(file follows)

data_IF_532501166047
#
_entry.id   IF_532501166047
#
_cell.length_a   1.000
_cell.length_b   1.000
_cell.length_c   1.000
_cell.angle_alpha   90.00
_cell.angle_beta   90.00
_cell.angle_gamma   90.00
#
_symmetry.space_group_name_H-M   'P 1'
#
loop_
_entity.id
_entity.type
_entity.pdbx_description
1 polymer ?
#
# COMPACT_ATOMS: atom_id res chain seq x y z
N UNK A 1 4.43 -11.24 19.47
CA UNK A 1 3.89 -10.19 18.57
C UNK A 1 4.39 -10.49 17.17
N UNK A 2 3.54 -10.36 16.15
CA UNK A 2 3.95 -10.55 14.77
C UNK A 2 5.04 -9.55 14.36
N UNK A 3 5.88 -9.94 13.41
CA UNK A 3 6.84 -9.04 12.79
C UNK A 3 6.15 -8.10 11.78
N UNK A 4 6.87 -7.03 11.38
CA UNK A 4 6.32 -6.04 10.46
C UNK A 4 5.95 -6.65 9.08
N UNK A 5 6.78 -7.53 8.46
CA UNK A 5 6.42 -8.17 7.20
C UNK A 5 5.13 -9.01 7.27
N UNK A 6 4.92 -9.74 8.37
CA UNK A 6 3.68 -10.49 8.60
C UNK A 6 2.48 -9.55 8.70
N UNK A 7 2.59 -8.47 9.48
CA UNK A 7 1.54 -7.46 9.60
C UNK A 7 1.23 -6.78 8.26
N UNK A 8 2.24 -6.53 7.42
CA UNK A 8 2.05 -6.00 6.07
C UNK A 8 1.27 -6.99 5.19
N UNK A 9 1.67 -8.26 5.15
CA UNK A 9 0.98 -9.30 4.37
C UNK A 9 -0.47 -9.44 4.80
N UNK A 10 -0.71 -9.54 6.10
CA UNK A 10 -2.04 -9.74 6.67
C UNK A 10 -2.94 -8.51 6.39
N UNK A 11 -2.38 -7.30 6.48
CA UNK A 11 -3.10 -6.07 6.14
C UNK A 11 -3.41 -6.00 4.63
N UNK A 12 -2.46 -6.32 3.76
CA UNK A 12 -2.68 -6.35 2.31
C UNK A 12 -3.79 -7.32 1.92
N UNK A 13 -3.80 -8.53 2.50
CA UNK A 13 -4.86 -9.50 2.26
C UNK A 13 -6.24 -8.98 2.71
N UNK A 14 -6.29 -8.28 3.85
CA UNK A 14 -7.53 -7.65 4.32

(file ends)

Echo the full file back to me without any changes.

data_IF_532501166047
#
_entry.id   IF_532501166047
#
_cell.length_a   1.000
_cell.length_b   1.000
_cell.length_c   1.000
_cell.angle_alpha   90.00
_cell.angle_beta   90.00
_cell.angle_gamma   90.00
#
_symmetry.space_group_name_H-M   'P 1'
#
loop_
_entity.id
_entity.type
_entity.pdbx_description
1 polymer ?
#
# COMPACT_ATOMS: atom_id res chain seq x y z
N UNK A 1 4.43 -11.24 19.47
CA UNK A 1 3.89 -10.19 18.57
C UNK A 1 4.39 -10.49 17.17
N UNK A 2 3.54 -10.36 16.15
CA UNK A 2 3.95 -10.55 14.77
C UNK A 2 5.04 -9.55 14.36
N UNK A 3 5.88 -9.94 13.41
CA UNK A 3 6.84 -9.04 12.79
C UNK A 3 6.15 -8.10 11.78
N UNK A 4 6.87 -7.03 11.38
CA UNK A 4 6.32 -6.04 10.46
C UNK A 4 5.95 -6.65 9.08
N UNK A 5 6.78 -7.53 8.46
CA UNK A 5 6.42 -8.17 7.20
C UNK A 5 5.13 -9.01 7.27
N UNK A 6 4.92 -9.74 8.37
CA UNK A 6 3.68 -10.49 8.60
C UNK A 6 2.48 -9.55 8.70
N UNK A 7 2.59 -8.47 9.48
CA UNK A 7 1.54 -7.46 9.60
C UNK A 7 1.23 -6.78 8.26
N UNK A 8 2.24 -6.53 7.42
CA UNK A 8 2.05 -6.00 6.07
C UNK A 8 1.27 -6.99 5.19
N UNK A 9 1.67 -8.26 5.15
CA UNK A 9 0.98 -9.30 4.37
C UNK A 9 -0.47 -9.44 4.80
N UNK A 10 -0.71 -9.54 6.10
CA UNK A 10 -2.04 -9.74 6.67
C UNK A 10 -2.94 -8.51 6.39
N UNK A 11 -2.38 -7.30 6.48
CA UNK A 11 -3.10 -6.07 6.14
C UNK A 11 -3.41 -6.00 4.63
N UNK A 12 -2.46 -6.32 3.76
CA UNK A 12 -2.68 -6.35 2.31
C UNK A 12 -3.79 -7.32 1.92
N UNK A 13 -3.80 -8.53 2.50
CA UNK A 13 -4.86 -9.50 2.26
C UNK A 13 -6.24 -8.98 2.71
N UNK A 14 -6.29 -8.28 3.85
CA UNK A 14 -7.53 -7.65 4.32